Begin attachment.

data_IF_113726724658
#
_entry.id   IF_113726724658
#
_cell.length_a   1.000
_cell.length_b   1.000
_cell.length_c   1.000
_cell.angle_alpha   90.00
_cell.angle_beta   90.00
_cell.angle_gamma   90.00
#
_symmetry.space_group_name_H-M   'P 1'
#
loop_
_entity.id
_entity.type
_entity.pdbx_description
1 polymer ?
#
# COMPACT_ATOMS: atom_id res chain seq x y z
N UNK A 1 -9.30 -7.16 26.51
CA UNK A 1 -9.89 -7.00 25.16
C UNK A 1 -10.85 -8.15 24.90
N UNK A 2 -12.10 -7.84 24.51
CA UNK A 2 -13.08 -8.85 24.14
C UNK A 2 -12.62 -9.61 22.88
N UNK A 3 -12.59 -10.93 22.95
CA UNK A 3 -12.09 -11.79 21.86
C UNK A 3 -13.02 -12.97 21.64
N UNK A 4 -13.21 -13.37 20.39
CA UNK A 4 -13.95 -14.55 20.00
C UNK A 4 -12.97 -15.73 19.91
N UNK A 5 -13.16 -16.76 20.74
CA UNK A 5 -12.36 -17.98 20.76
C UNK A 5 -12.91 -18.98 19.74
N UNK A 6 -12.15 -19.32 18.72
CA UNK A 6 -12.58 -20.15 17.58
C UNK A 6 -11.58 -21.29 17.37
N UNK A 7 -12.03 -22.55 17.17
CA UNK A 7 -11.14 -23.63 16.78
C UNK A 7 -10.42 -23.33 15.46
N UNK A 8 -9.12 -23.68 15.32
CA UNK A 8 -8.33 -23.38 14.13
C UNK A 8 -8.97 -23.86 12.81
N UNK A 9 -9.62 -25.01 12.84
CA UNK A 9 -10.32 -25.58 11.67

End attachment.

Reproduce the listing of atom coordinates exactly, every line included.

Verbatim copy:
data_IF_113726724658
#
_entry.id   IF_113726724658
#
_cell.length_a   1.000
_cell.length_b   1.000
_cell.length_c   1.000
_cell.angle_alpha   90.00
_cell.angle_beta   90.00
_cell.angle_gamma   90.00
#
_symmetry.space_group_name_H-M   'P 1'
#
loop_
_entity.id
_entity.type
_entity.pdbx_description
1 polymer ?
#
# COMPACT_ATOMS: atom_id res chain seq x y z
N UNK A 1 -9.30 -7.16 26.51
CA UNK A 1 -9.89 -7.00 25.16
C UNK A 1 -10.85 -8.15 24.90
N UNK A 2 -12.10 -7.84 24.51
CA UNK A 2 -13.08 -8.85 24.14
C UNK A 2 -12.62 -9.61 22.88
N UNK A 3 -12.59 -10.93 22.95
CA UNK A 3 -12.09 -11.79 21.86
C UNK A 3 -13.02 -12.97 21.64
N UNK A 4 -13.21 -13.37 20.39
CA UNK A 4 -13.95 -14.55 20.00
C UNK A 4 -12.97 -15.73 19.91
N UNK A 5 -13.16 -16.76 20.74
CA UNK A 5 -12.36 -17.98 20.76
C UNK A 5 -12.91 -18.98 19.74
N UNK A 6 -12.15 -19.32 18.72
CA UNK A 6 -12.58 -20.15 17.58
C UNK A 6 -11.58 -21.29 17.37
N UNK A 7 -12.03 -22.55 17.17
CA UNK A 7 -11.14 -23.63 16.78
C UNK A 7 -10.42 -23.33 15.46
N UNK A 8 -9.12 -23.68 15.32
CA UNK A 8 -8.33 -23.38 14.13
C UNK A 8 -8.97 -23.86 12.81
N UNK A 9 -9.62 -25.01 12.84
CA UNK A 9 -10.32 -25.58 11.67